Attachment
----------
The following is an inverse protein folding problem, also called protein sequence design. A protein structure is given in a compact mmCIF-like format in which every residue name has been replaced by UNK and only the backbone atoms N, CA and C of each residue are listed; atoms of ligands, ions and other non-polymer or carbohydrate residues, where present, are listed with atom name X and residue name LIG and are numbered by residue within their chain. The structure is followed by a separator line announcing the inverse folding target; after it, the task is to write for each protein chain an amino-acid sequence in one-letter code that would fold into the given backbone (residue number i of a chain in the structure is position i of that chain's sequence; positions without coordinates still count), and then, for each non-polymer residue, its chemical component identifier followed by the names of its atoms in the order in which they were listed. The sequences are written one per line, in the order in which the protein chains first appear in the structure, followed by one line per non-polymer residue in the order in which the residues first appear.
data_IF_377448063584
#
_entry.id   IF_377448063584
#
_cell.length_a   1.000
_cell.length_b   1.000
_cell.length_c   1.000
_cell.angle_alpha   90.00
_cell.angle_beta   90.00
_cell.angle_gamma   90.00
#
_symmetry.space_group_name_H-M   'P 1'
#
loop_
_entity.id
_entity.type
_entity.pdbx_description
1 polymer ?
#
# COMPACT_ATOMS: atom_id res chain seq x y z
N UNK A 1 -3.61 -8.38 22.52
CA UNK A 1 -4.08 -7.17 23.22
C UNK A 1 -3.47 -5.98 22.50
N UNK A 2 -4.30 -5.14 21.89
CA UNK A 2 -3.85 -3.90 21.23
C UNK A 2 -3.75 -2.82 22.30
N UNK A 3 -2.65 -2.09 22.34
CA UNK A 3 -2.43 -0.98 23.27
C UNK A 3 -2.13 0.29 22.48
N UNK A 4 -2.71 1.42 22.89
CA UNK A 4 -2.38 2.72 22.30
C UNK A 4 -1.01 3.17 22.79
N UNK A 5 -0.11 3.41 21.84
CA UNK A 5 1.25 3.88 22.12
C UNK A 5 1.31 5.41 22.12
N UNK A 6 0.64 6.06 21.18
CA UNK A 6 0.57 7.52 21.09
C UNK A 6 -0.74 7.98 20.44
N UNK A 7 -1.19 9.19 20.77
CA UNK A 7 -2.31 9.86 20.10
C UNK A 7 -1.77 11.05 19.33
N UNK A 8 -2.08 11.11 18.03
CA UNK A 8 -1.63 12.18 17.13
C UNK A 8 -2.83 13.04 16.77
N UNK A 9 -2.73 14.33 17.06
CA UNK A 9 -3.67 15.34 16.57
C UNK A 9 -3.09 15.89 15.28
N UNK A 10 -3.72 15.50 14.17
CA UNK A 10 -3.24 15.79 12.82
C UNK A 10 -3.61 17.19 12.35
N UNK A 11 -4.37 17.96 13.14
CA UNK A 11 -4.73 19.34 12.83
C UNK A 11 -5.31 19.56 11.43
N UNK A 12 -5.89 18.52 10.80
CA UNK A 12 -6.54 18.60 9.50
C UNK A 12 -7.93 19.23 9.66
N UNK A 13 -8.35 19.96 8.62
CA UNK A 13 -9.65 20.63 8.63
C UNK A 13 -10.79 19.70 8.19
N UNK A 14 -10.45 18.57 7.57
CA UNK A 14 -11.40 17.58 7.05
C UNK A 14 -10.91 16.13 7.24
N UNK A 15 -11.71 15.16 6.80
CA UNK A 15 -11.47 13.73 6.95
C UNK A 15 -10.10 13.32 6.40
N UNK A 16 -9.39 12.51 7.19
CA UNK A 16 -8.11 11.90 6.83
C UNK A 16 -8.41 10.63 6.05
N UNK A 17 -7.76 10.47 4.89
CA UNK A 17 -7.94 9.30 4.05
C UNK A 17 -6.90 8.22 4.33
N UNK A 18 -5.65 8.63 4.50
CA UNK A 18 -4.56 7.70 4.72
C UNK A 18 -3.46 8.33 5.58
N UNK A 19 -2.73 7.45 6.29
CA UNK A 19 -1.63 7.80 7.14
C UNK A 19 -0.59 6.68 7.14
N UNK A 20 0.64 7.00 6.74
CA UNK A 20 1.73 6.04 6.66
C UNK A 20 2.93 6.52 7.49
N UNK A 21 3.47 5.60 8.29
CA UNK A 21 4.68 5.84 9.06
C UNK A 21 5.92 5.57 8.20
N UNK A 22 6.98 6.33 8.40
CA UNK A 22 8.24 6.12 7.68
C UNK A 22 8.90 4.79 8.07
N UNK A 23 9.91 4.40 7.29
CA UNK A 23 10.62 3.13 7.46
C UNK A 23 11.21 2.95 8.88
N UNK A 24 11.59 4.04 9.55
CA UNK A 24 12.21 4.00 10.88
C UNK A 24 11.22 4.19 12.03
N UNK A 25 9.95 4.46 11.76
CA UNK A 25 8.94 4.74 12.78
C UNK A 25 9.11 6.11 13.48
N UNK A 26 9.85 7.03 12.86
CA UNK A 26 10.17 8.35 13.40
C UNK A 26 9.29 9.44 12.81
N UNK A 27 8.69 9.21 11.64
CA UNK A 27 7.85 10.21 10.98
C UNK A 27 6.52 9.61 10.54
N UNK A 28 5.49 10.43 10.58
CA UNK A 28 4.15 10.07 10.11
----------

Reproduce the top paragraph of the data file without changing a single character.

The following is an inverse protein folding problem, also called protein sequence design. A protein structure is given in a compact mmCIF-like format in which every residue name has been replaced by UNK and only the backbone atoms N, CA and C of each residue are listed; atoms of ligands, ions and other non-polymer or carbohydrate residues, where present, are listed with atom name X and residue name LIG and are numbered by residue within their chain. The structure is followed by a separator line announcing the inverse folding target; after it, the task is to write for each protein chain an amino-acid sequence in one-letter code that would fold into the given backbone (residue number i of a chain in the structure is position i of that chain's sequence; positions without coordinates still count), and then, for each non-polymer residue, its chemical component identifier followed by the names of its atoms in the order in which they were listed. The sequences are written one per line, in the order in which the protein chains first appear in the structure, followed by one line per non-polymer residue in the order in which the residues first appear.